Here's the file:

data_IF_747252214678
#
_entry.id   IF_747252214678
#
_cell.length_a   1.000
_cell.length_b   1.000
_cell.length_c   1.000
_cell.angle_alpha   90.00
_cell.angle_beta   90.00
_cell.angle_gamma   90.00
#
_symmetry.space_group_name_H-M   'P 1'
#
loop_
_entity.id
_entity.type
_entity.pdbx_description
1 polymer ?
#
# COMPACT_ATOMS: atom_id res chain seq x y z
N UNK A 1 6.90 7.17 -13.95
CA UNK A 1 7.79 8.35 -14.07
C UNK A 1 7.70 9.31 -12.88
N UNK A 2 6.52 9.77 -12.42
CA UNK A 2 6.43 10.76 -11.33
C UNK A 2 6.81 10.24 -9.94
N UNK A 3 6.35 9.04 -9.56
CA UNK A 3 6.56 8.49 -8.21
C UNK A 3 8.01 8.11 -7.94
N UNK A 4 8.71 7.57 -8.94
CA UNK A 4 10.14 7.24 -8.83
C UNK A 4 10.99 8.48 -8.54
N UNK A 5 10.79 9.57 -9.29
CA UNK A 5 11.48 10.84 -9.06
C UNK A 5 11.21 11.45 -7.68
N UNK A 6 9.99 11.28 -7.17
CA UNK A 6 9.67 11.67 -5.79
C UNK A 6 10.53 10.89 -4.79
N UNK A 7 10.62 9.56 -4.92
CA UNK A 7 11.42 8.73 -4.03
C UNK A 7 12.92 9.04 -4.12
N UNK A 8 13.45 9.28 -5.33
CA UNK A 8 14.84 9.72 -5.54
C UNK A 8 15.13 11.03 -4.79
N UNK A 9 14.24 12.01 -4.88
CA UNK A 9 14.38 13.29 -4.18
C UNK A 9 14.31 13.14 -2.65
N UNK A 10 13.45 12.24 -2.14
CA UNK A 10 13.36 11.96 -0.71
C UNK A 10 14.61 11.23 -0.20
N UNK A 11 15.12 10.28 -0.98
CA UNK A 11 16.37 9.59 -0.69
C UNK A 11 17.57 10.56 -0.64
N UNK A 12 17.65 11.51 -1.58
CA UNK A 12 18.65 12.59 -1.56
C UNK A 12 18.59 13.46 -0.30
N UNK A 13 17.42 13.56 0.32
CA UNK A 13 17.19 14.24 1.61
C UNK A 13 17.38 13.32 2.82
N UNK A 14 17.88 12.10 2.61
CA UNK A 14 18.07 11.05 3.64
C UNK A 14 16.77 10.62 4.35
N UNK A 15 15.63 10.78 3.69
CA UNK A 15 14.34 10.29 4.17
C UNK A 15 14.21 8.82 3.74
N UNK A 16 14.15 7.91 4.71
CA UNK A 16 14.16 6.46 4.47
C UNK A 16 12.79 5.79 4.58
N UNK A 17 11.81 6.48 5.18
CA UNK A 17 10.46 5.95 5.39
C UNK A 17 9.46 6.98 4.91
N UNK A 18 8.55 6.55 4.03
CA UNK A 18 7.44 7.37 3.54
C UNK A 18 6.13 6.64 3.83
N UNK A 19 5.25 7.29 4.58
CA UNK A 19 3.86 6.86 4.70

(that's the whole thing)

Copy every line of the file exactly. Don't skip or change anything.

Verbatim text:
data_IF_747252214678
#
_entry.id   IF_747252214678
#
_cell.length_a   1.000
_cell.length_b   1.000
_cell.length_c   1.000
_cell.angle_alpha   90.00
_cell.angle_beta   90.00
_cell.angle_gamma   90.00
#
_symmetry.space_group_name_H-M   'P 1'
#
loop_
_entity.id
_entity.type
_entity.pdbx_description
1 polymer ?
#
# COMPACT_ATOMS: atom_id res chain seq x y z
N UNK A 1 6.90 7.17 -13.95
CA UNK A 1 7.79 8.35 -14.07
C UNK A 1 7.70 9.31 -12.88
N UNK A 2 6.52 9.77 -12.42
CA UNK A 2 6.43 10.76 -11.33
C UNK A 2 6.81 10.24 -9.94
N UNK A 3 6.35 9.04 -9.56
CA UNK A 3 6.56 8.49 -8.21
C UNK A 3 8.01 8.11 -7.94
N UNK A 4 8.71 7.57 -8.94
CA UNK A 4 10.14 7.24 -8.83
C UNK A 4 10.99 8.48 -8.54
N UNK A 5 10.79 9.57 -9.29
CA UNK A 5 11.48 10.84 -9.06
C UNK A 5 11.21 11.45 -7.68
N UNK A 6 9.99 11.28 -7.17
CA UNK A 6 9.67 11.67 -5.79
C UNK A 6 10.53 10.89 -4.79
N UNK A 7 10.62 9.56 -4.92
CA UNK A 7 11.42 8.73 -4.03
C UNK A 7 12.92 9.04 -4.12
N UNK A 8 13.45 9.28 -5.33
CA UNK A 8 14.84 9.72 -5.54
C UNK A 8 15.13 11.03 -4.79
N UNK A 9 14.24 12.01 -4.88
CA UNK A 9 14.38 13.29 -4.18
C UNK A 9 14.31 13.14 -2.65
N UNK A 10 13.45 12.24 -2.14
CA UNK A 10 13.36 11.96 -0.71
C UNK A 10 14.61 11.23 -0.20
N UNK A 11 15.12 10.28 -0.98
CA UNK A 11 16.37 9.59 -0.69
C UNK A 11 17.57 10.56 -0.64
N UNK A 12 17.65 11.51 -1.58
CA UNK A 12 18.65 12.59 -1.56
C UNK A 12 18.59 13.46 -0.30
N UNK A 13 17.42 13.56 0.32
CA UNK A 13 17.19 14.24 1.61
C UNK A 13 17.38 13.32 2.82
N UNK A 14 17.88 12.10 2.61
CA UNK A 14 18.07 11.05 3.64
C UNK A 14 16.77 10.62 4.35
N UNK A 15 15.63 10.78 3.69
CA UNK A 15 14.34 10.29 4.17
C UNK A 15 14.21 8.82 3.74
N UNK A 16 14.15 7.91 4.71
CA UNK A 16 14.16 6.46 4.47
C UNK A 16 12.79 5.79 4.58
N UNK A 17 11.81 6.48 5.18
CA UNK A 17 10.46 5.95 5.39
C UNK A 17 9.46 6.98 4.91
N UNK A 18 8.55 6.55 4.03
CA UNK A 18 7.44 7.37 3.54
C UNK A 18 6.13 6.64 3.83
N UNK A 19 5.25 7.29 4.58
CA UNK A 19 3.86 6.86 4.70